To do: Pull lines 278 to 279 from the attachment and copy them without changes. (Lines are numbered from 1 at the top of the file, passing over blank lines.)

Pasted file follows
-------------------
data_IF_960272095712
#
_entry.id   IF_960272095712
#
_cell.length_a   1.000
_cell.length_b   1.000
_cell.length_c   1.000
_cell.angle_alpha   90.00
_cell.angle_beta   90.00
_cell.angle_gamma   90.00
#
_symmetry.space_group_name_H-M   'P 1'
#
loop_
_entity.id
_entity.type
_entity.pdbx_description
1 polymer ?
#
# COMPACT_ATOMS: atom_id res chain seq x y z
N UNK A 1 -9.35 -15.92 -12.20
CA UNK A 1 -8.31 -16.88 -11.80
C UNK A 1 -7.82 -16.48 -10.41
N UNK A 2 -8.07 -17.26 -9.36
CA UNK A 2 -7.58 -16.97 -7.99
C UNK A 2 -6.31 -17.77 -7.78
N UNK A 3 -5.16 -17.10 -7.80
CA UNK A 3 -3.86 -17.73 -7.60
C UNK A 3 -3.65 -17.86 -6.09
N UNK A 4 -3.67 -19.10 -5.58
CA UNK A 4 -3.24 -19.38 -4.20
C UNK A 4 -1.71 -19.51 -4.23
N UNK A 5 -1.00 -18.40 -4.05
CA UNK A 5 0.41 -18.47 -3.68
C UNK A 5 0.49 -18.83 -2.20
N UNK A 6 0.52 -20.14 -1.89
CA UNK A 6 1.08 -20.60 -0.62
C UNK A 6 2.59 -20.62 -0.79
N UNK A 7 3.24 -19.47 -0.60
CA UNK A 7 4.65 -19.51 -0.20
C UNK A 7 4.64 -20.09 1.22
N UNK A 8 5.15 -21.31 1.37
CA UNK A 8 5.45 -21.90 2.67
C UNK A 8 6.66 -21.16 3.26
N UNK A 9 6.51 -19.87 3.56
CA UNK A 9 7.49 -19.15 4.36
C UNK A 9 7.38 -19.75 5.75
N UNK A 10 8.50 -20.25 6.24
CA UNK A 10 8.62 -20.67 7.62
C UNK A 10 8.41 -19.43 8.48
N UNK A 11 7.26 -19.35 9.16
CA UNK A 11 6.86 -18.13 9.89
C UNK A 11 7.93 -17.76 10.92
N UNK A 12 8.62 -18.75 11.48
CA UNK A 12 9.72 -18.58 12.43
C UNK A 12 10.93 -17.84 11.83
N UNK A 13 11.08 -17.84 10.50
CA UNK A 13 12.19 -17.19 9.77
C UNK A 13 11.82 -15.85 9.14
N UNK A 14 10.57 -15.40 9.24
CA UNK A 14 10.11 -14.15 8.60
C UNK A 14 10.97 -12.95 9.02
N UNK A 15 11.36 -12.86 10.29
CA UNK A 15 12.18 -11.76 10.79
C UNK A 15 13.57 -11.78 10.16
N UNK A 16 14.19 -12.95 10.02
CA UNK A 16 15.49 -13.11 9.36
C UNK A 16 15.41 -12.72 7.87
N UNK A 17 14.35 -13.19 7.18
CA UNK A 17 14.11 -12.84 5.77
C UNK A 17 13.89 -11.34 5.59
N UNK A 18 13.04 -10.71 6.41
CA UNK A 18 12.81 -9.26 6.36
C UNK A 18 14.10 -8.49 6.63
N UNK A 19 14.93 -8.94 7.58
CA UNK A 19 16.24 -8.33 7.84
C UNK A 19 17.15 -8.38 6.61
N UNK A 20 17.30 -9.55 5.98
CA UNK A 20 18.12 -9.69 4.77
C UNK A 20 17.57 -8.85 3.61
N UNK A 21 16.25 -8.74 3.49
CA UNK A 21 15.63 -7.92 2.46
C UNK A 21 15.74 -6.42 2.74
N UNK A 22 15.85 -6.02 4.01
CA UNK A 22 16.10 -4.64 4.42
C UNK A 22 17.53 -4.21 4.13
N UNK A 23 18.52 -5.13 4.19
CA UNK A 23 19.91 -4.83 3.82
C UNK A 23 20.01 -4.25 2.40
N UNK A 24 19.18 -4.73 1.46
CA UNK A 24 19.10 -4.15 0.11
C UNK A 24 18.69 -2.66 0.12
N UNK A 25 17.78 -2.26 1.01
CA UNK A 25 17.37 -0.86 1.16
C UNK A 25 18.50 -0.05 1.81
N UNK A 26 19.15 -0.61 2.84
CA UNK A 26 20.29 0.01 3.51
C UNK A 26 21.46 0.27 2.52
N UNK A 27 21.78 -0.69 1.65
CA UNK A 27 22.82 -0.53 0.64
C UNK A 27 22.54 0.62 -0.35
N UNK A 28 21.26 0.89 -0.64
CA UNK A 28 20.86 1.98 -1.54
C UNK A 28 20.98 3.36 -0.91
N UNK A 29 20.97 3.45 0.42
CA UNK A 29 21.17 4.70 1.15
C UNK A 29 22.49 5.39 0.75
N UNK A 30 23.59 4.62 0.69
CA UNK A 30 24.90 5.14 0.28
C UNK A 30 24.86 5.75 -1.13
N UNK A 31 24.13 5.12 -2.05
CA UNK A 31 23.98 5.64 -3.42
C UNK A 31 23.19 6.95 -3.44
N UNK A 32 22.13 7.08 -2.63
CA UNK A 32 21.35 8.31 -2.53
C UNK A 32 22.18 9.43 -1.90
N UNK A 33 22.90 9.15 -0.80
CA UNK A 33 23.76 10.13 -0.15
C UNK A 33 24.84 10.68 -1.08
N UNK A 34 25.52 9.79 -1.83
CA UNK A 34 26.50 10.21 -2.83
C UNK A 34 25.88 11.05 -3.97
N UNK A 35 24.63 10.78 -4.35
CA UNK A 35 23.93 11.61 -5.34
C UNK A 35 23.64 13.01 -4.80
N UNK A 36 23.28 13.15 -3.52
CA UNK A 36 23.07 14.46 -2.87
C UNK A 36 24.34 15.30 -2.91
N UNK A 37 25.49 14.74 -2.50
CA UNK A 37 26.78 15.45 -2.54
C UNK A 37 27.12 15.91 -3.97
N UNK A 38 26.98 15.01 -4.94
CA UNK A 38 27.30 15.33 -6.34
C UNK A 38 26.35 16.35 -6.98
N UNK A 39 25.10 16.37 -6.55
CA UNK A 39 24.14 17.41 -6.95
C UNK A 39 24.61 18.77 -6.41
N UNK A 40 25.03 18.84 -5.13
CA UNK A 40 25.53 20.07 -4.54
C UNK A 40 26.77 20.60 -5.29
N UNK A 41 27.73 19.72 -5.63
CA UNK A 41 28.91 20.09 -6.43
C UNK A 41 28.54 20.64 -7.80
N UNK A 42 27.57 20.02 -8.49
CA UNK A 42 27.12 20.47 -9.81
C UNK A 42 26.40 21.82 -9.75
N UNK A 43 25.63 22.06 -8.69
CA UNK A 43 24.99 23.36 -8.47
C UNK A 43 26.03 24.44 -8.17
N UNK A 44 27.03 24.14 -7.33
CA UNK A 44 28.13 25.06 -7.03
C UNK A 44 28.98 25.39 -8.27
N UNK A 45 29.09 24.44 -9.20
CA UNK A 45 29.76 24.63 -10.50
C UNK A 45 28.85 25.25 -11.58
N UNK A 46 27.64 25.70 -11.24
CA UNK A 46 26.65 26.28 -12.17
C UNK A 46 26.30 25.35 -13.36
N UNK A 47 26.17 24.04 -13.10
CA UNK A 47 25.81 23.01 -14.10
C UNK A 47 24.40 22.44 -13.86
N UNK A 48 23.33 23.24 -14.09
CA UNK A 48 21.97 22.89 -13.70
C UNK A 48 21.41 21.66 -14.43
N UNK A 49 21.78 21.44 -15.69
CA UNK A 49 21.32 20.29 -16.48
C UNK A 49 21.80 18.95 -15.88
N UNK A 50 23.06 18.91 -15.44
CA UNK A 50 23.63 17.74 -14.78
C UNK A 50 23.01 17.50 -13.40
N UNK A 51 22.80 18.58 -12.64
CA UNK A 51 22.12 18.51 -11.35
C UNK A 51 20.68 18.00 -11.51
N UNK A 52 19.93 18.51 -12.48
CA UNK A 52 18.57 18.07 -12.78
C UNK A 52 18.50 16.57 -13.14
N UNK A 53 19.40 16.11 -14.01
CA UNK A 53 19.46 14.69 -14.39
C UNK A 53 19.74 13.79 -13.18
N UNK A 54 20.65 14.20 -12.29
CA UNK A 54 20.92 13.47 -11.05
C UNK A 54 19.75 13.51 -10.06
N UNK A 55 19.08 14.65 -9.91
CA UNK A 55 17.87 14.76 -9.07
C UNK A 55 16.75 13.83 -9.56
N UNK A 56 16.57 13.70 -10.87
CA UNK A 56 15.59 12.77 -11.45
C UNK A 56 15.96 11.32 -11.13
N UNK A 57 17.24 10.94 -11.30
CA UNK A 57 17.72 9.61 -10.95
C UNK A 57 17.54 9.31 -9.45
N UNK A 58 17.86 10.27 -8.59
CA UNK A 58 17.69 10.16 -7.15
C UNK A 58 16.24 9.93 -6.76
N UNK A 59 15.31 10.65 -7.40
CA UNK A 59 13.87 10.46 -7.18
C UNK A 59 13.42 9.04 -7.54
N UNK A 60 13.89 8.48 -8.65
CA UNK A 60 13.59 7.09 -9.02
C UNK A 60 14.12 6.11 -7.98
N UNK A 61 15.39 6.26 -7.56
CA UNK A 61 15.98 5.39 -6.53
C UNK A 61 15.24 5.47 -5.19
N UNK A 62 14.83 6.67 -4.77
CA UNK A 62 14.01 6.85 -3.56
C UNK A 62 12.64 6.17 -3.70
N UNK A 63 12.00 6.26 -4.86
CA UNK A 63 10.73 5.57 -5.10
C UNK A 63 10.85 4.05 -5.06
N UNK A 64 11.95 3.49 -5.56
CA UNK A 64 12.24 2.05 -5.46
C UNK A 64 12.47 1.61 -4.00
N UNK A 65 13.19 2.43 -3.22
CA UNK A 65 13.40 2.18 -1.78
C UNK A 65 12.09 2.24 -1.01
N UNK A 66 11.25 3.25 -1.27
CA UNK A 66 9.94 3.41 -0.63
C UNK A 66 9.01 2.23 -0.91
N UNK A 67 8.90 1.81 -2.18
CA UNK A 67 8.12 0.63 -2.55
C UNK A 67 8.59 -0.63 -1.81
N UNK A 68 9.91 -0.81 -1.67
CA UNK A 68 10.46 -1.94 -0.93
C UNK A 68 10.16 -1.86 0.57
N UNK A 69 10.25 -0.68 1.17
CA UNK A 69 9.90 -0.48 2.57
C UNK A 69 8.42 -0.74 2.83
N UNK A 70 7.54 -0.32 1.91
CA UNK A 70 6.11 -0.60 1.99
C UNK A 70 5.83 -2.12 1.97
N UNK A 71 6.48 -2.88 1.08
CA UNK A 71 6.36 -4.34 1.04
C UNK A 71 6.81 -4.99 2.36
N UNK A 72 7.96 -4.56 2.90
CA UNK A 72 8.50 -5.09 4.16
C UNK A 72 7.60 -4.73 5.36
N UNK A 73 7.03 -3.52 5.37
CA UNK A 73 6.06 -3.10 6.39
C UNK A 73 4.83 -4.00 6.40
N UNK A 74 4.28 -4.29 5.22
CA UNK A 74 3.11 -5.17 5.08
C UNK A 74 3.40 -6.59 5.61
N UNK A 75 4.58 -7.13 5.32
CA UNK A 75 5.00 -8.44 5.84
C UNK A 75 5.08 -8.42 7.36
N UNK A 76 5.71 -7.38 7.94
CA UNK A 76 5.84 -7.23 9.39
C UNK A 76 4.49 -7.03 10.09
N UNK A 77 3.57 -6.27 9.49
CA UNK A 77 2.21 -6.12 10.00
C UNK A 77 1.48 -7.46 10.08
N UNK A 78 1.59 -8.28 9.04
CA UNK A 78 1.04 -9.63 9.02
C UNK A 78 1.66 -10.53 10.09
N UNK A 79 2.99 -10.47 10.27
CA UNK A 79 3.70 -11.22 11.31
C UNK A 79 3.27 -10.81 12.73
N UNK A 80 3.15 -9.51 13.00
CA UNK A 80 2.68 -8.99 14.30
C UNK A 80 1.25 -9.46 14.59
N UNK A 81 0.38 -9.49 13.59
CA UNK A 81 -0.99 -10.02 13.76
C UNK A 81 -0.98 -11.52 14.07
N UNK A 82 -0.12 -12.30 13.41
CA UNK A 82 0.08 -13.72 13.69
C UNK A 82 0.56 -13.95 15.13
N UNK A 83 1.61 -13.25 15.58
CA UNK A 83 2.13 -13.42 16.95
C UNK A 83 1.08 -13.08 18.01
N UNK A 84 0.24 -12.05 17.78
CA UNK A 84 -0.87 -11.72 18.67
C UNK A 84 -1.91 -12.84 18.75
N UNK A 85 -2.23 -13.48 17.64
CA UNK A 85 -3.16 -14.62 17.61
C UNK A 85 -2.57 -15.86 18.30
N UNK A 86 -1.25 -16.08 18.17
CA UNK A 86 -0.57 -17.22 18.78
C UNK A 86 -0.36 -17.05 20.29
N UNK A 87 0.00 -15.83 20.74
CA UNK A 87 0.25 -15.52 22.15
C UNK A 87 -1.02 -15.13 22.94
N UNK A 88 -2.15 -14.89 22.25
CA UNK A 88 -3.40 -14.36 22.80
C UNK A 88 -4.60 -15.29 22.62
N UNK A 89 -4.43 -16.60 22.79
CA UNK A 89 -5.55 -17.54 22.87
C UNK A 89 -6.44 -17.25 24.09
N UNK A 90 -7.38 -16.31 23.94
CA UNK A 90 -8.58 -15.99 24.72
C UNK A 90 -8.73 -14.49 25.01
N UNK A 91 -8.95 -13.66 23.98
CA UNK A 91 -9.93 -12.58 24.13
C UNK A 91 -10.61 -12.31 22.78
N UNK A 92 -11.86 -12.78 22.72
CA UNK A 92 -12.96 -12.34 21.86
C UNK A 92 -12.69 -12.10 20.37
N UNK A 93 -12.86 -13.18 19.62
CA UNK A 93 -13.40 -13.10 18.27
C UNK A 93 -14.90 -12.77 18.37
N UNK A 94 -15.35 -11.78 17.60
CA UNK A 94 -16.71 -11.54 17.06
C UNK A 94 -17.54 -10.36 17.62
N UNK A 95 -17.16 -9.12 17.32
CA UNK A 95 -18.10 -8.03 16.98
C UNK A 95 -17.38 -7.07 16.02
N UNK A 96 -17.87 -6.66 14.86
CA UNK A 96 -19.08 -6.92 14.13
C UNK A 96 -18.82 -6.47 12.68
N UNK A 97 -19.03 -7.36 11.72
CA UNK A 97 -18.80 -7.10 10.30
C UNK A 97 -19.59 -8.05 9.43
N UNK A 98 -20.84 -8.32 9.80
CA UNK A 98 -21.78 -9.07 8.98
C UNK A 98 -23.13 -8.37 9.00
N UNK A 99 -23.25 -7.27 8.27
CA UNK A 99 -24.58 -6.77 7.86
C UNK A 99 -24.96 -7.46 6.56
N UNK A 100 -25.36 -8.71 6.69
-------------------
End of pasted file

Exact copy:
C UNK A 86 -0.36 -17.05 20.29
N UNK A 87 0.00 -15.83 20.74